IN my advancing years I have finally abandoned the pointless exercise of making New Year resolutions.
Instead, here are just a few of my hopes and wishes for the coming year.
At Westminster, I want the Coalition Government to stop claiming that severe austerity and cutting social benefits is the only way to end the current recession. The Government must realise that the only way to encourage economic growth is to support Britain's manufacturing and construction industries by offering offer real financial help and incentives. I also hope that the Government will find a way to make individuals and multi-national companies contribute by paying a fair proportion of taxes on their UK income and profits.
I hope the Better Together campaign will abandon its relentless negativity and scare-mongering about Scottish independence, and come up with at least one or two convincing reasons why we are indeed "better together" as it claims. (Retaining all the oil revenues for the London Treasury and keeping Trident on the Clyde will not persuade most Scots voters.)
At Holyrood I urge the Presiding Officer to get a grip of First Minister's Questions, and put a stop to the mini-speeches, personal insults and playground squabbles that are now the norm. Party leaders must understand that these are no substitute for reasoned opposition and political debate, and are making our Parliament a laughing stock.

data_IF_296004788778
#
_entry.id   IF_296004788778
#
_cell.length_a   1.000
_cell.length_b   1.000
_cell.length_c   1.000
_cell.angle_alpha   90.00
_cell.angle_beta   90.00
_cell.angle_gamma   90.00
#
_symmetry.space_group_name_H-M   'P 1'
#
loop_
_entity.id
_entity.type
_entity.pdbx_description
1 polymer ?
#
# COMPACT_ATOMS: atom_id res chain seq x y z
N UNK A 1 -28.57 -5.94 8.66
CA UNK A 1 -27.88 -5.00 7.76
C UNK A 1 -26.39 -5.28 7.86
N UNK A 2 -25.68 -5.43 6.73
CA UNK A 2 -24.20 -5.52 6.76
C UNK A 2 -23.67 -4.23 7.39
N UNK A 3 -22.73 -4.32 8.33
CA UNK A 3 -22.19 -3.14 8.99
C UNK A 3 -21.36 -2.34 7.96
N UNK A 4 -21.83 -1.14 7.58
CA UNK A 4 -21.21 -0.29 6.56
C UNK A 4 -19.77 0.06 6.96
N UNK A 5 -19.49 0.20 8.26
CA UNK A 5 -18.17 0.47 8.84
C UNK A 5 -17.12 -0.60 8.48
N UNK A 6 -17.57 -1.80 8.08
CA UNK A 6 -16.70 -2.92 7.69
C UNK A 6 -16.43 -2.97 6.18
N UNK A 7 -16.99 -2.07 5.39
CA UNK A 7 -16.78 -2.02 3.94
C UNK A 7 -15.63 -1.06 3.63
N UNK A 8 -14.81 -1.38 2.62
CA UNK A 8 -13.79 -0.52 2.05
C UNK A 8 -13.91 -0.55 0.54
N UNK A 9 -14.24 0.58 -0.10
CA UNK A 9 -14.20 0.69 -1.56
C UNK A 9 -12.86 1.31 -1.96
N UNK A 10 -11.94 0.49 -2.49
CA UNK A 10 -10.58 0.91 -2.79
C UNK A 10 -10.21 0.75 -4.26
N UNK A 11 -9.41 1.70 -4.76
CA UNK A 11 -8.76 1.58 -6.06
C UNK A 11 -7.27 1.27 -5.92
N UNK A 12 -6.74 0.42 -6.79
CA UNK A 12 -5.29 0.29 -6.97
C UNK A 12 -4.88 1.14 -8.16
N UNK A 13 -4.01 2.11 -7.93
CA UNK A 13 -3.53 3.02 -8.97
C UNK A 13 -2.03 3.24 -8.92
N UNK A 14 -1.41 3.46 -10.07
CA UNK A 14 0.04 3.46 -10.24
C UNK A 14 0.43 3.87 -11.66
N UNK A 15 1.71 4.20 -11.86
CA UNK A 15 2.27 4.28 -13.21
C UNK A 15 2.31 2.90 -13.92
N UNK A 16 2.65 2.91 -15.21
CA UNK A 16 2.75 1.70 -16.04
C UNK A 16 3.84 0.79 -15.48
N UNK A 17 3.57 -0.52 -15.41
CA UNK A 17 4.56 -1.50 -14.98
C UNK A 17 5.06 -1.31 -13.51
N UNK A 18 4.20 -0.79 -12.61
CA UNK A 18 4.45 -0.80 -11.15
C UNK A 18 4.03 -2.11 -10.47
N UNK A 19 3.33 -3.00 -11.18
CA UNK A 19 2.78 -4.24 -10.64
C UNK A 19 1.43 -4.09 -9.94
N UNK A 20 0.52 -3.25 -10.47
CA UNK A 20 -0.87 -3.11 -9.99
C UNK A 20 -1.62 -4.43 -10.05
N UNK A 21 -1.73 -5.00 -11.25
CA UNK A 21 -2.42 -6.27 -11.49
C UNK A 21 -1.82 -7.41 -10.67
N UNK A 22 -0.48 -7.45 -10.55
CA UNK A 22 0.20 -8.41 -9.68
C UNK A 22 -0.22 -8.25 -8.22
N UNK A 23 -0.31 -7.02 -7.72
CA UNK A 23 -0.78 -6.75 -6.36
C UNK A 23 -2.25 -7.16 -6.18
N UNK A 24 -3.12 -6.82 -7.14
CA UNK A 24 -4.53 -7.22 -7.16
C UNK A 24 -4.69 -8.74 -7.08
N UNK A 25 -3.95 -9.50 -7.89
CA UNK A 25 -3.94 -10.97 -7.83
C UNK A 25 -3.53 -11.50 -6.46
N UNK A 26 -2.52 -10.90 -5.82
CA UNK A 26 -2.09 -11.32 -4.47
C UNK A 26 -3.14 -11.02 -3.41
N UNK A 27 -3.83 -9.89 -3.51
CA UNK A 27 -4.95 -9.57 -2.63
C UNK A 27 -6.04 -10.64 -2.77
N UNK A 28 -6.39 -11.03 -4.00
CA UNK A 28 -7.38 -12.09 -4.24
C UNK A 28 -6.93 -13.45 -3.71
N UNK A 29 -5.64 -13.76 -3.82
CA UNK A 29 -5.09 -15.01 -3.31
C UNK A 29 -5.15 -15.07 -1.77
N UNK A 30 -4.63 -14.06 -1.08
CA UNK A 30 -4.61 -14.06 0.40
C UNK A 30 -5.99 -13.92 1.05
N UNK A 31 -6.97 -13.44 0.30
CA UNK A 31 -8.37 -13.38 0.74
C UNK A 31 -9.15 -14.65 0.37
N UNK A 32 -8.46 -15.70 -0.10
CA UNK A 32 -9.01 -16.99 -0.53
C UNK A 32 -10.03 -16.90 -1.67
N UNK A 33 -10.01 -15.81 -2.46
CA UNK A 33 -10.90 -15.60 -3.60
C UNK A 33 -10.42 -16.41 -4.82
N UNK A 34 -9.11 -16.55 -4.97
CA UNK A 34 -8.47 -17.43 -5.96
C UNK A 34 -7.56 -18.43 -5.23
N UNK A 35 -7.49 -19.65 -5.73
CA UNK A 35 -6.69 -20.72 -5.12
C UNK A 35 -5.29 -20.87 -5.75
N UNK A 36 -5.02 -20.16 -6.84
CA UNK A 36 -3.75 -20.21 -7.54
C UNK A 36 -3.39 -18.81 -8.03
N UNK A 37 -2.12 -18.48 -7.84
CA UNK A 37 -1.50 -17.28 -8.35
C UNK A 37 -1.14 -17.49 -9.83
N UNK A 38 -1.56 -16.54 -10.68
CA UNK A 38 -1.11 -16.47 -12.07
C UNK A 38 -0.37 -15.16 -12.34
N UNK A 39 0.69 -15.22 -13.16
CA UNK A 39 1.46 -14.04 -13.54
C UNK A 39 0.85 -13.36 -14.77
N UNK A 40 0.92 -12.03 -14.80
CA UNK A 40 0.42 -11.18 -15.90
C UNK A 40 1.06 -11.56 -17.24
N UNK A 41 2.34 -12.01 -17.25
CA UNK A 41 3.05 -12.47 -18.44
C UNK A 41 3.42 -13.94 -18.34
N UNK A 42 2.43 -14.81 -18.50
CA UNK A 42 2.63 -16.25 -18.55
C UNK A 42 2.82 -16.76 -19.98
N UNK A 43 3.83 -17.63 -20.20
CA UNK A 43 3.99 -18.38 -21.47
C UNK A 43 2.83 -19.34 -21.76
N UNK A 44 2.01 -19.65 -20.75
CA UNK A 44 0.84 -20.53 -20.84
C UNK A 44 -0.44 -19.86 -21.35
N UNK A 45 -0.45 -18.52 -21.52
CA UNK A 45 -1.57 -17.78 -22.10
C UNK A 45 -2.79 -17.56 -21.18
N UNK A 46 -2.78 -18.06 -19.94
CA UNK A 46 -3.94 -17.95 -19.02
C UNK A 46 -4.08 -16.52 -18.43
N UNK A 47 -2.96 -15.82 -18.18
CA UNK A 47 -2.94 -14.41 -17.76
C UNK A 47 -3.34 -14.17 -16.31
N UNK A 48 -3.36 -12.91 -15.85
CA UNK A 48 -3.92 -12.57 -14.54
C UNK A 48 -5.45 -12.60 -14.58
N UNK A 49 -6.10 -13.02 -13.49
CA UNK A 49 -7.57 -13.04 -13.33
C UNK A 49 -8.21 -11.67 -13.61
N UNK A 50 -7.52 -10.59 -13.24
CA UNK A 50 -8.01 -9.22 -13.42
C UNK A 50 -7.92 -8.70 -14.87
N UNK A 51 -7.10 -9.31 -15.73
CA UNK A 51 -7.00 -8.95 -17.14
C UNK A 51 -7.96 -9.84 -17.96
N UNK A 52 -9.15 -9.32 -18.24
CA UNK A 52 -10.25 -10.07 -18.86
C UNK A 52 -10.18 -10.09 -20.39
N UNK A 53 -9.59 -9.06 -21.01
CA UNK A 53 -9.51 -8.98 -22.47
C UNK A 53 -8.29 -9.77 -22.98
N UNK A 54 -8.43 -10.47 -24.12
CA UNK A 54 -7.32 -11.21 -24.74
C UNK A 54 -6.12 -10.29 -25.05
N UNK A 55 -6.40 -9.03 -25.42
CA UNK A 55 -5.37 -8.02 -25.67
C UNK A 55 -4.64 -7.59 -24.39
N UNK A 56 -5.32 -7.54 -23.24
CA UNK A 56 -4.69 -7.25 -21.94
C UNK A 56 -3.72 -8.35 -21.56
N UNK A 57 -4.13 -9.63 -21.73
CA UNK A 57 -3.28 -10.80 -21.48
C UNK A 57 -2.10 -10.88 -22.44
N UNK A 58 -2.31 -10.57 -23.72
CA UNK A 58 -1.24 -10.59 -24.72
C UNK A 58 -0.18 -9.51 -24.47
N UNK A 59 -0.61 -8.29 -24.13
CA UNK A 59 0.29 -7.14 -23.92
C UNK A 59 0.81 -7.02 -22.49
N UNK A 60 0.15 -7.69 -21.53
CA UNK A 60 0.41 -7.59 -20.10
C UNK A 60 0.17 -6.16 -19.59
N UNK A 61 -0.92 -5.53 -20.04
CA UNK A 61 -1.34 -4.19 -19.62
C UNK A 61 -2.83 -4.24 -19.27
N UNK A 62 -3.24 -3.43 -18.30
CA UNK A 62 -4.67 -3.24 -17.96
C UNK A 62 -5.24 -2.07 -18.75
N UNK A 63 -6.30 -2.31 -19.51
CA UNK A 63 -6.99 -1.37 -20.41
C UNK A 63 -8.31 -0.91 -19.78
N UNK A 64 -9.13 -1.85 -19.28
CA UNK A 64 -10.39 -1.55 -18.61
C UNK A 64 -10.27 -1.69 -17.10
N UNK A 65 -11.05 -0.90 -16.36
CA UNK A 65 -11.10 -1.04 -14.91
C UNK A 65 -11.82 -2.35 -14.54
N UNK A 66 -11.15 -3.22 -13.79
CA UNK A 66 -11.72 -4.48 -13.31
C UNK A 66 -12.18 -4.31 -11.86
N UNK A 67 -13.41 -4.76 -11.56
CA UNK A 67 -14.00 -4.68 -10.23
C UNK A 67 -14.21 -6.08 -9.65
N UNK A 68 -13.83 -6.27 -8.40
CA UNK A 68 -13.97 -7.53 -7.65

The SNP Government's White Paper, when it finally appears, must be a convincing document and a watershed in the independence debate. I hope the London-based print and broadcast media will provide informed, balanced and impartial commentary rather than biased and misleading banner headlines and selective quotes.
In the wider world, I pray that President Obama will finally use his powerful influence to stop the illegal Israeli attacks and occupation of Palestinian land and the firing of rockets into Israel, and bring the two sides to the table in meaningful negotiations towards a two-nation settlement. I hope all British forces will be withdrawn from Afghanistan even earlier than planned, and that democratic governments will eventually be restored in war-torn nations across the Middle East without further military intervention.
Finally, in Scottish domestic sport, I hope that both the SFA and SRU will appoint Scots-born managers and they will inspire our national teams to start winning again and regain their pride. And of course I want Andy Murray to win Wimbledon, a Scot to lift the Open golf Claret Jug, and above all Partick Thistle at last to gain promotion.
Are all these hopes and aspirations too ambitious for 2013? I hope not.
Iain AD Mann,
7 Kelvin Court, Glasgow.
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